Mow and tell (15 characters)

There was a lawnmower discussion here

Yes it was off-topic., so I moved it here
It starts with reply #50

My Honda mower had a strange problem

  • it has compression
  • it has spark
  • it has fuel in the float bowl of the carby
    but it will not start

I thought, it has to be a carby problem, so

  1. 2 attempts to remove and thoroughly clean carby
    will not start
  2. buy a new carby… they are cheap $23
    fit the new carby
    will not start

What? There is nothing left to fix

Then , a last desperate try before a trip to the tip… remove
the muffler
It starts right away
The muffler was blocked.

So it was not sucking fuel from the carby into the cylinder , because it could not pump air with a blocked exhaust.
You live and learn.

It does not run very well on the new carby… races… needs governor adjusting I think. I think I will put the original
carby back, that would be easier than fiddling adjustments.


Is this a two stroke engine? I had the same issue with a Stihl weed eater, I pulled the muffler and drilled the baffle plate out, it is a little loud but it runs. Your old carby should work fine.

No, Hondas are 4 stroke.

I think that cheap carby must have its jet sizes wrong … I cant slow it down with the throttle stop, I can slow it if I
hold the governor lever.

I washed the muffler out with diesel and compressed air.
I might drill it like you did, just to be sure.

Mowers are just like computers. Little things matter.

It does, I put it back… idles now.
Complicated carby linkage, I hope I never have to touch it.

Now I can start fixing the brushcutter.

Always something breaking!!!
I got my Miller Blue Star DX185 Welder/Generator back up and running.
Had to replace the gas line and the plug that goes in the gas tank. Could
not find the original but a local parts store had one that works, so far.

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That is DC welder with a huge capacity.
What do you use it for?

You can make a fuel line with copper pipe and silver solder.
I did that once in our Nissan.

That is what is great about software. It does
not wear out.

I do a little stick welding, mostly with 6011 or 7018 rods, although the 7018 have to be ran at fairly high amperage. It also serves as my house generator, when the power is out. I also had to replace the 220 volt plug, that got broken, when trying to move the machine with my tractor.

It only gets old and feeble and quits working!!!

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Like us.
I use a stick welder, but it is AC and mains powered.
Modern inverter welders are a lot better than the older transformer types. I use 6013 and 7014 mostly.
Those 7018 are low hydrogen… why use that?

We have a generator for power outages… it is only 2Kw but it will keep the fridges going and a few lights. Noisy beast.

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Just what I have learned to use, about the only rod that will weld the steel on a tractor bucket. The 6013 is fine for general purpose welding, but the 6011, may not make a pretty weld, is a much easier rod to use.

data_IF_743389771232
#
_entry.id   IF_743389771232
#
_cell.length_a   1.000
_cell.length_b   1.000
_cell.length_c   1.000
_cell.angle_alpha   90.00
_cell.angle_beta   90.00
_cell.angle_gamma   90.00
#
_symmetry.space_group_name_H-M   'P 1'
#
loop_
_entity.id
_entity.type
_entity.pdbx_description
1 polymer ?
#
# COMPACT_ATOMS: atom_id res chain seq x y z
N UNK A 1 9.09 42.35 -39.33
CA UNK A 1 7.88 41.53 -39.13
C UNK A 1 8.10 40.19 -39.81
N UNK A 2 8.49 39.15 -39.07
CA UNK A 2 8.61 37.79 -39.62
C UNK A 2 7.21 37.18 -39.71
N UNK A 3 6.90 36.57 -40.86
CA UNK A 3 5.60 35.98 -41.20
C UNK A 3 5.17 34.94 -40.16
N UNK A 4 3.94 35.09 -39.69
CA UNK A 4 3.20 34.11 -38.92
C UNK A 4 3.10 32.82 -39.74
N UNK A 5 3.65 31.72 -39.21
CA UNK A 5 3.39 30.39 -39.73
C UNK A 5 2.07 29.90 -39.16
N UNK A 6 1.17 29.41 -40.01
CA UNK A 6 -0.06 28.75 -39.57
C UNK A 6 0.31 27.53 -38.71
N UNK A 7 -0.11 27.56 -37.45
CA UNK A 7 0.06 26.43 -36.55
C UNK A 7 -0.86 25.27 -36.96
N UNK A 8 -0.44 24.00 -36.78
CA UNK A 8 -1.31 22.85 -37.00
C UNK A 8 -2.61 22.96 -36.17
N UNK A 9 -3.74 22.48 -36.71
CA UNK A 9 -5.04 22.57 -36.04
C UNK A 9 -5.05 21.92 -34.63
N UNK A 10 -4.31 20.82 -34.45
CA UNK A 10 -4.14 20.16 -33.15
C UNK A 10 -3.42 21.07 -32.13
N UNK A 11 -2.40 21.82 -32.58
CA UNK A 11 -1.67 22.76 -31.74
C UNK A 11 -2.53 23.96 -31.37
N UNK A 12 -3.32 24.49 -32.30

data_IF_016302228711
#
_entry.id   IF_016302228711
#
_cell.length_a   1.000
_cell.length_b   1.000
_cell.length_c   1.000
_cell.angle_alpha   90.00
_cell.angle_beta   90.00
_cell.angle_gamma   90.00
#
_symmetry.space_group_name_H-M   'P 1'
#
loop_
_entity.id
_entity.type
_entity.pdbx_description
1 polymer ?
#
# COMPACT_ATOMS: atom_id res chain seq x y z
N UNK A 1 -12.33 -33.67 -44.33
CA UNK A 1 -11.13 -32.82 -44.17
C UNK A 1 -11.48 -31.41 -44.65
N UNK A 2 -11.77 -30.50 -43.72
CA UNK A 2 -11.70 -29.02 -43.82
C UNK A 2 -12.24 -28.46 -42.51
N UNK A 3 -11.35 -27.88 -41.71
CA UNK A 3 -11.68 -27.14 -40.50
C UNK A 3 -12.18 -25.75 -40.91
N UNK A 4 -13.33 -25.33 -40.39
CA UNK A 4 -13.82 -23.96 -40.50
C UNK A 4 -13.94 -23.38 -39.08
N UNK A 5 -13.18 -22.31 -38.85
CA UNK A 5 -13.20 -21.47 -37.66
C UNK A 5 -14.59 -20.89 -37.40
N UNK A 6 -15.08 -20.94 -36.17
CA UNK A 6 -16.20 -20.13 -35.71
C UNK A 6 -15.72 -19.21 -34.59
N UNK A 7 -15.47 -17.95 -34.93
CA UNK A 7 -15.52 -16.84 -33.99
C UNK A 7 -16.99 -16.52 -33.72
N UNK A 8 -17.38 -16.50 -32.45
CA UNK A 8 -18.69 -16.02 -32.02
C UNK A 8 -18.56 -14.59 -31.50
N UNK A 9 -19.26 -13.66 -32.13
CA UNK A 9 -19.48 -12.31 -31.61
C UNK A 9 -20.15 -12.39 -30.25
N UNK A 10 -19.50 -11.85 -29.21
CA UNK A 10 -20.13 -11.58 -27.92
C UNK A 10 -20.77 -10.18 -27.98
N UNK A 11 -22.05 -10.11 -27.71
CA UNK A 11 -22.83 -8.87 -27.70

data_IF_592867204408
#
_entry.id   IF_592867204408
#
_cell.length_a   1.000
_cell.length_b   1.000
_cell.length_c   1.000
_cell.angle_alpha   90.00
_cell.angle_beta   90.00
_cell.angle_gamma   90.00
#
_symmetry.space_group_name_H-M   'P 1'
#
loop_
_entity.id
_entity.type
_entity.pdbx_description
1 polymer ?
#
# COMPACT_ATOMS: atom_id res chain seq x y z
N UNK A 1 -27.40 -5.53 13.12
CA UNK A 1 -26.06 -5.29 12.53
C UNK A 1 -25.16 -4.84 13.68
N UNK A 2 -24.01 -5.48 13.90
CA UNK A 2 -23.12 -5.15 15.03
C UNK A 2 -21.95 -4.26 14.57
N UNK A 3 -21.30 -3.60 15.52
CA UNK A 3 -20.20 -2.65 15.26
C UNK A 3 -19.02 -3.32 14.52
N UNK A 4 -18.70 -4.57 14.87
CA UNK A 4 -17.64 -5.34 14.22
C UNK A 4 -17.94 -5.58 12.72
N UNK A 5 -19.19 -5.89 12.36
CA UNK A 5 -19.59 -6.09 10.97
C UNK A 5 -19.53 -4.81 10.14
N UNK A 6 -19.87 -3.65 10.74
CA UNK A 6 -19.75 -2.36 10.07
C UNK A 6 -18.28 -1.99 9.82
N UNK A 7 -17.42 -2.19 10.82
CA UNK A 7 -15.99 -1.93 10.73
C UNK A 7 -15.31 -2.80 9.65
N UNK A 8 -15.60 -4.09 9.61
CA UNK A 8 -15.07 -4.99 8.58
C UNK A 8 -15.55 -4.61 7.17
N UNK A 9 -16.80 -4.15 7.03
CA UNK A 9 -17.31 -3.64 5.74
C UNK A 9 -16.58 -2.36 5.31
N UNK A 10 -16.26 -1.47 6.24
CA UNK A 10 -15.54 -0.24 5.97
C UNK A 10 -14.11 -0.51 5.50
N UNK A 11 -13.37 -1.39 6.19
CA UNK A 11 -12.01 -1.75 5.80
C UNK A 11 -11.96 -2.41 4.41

My generator will run about everything in the house, except for the furnace and the electric water heater.

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Your post got me a “earned solved” badge!!! This day is looking up!!!
Am doing an experiment with a Gentoo VM, am trying to install a kernel with the
make oldconfig command!!!

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My next project is a new hard install of Gentoo on the new SSD in my large desktop.
The SSD is going to have

  • MX for stability, email, and writing
  • Void for containers and VM
  • Gentoo for R work and programming.

I find it helps if I dedicate one Linux to one task.

What I want to do is write out beforehand every step of the
Gentoo install, and I might even post it here, before I do it.
I have to wait for cooler weather… cant get caught with having to leave computer running for days in a heatwave.
It will be interesting to see if I can get it right on paper before the event.

The 6013 is good for galvanised steel… not as good as a MIG. I have not tried 6011… will get some Ferrocraft 11 and try.

I use hard facing rods too. They do good job on slasher blades. I build up the worn cutting edge with normal rods then coat it with hard facing , then grind the edge.
I did try how hydrogen rods for the buildup… they were OK but harder to use.

You have all the welding experience. I am just an amateur.
There was a guy who worked with me who was a fitter and turner… he taught me the basics.

Gentoo is easy now!!! I did a Gentoo install on my little Acer in less than a day.

I want a full compile, no binaries for this job.
If it were just some VM for an experiment, yes I would use binaries, but this is a workhorse, I want all the optimising I can get.

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Today’s version. Was slashing the front paddock and noticed a very muddy spot.
It was near a cutoff valve on our main water line.
Inspection was difficult… everything under water… but I could feel jet of water coming from base of valve.
Dug a drain, dug up about a metre around the valve, removed it and fitted a replacement ( we keep spares) .
It was not easy getting the new valve in… the line is 32mm heavy duty poly pipe and it is not very flexible.
Just finished before dark, covered in mud , and late for tea.

So yes, something always breaks.
No idea why a poly valve would develop a split?
Maybe livestock trampled it?

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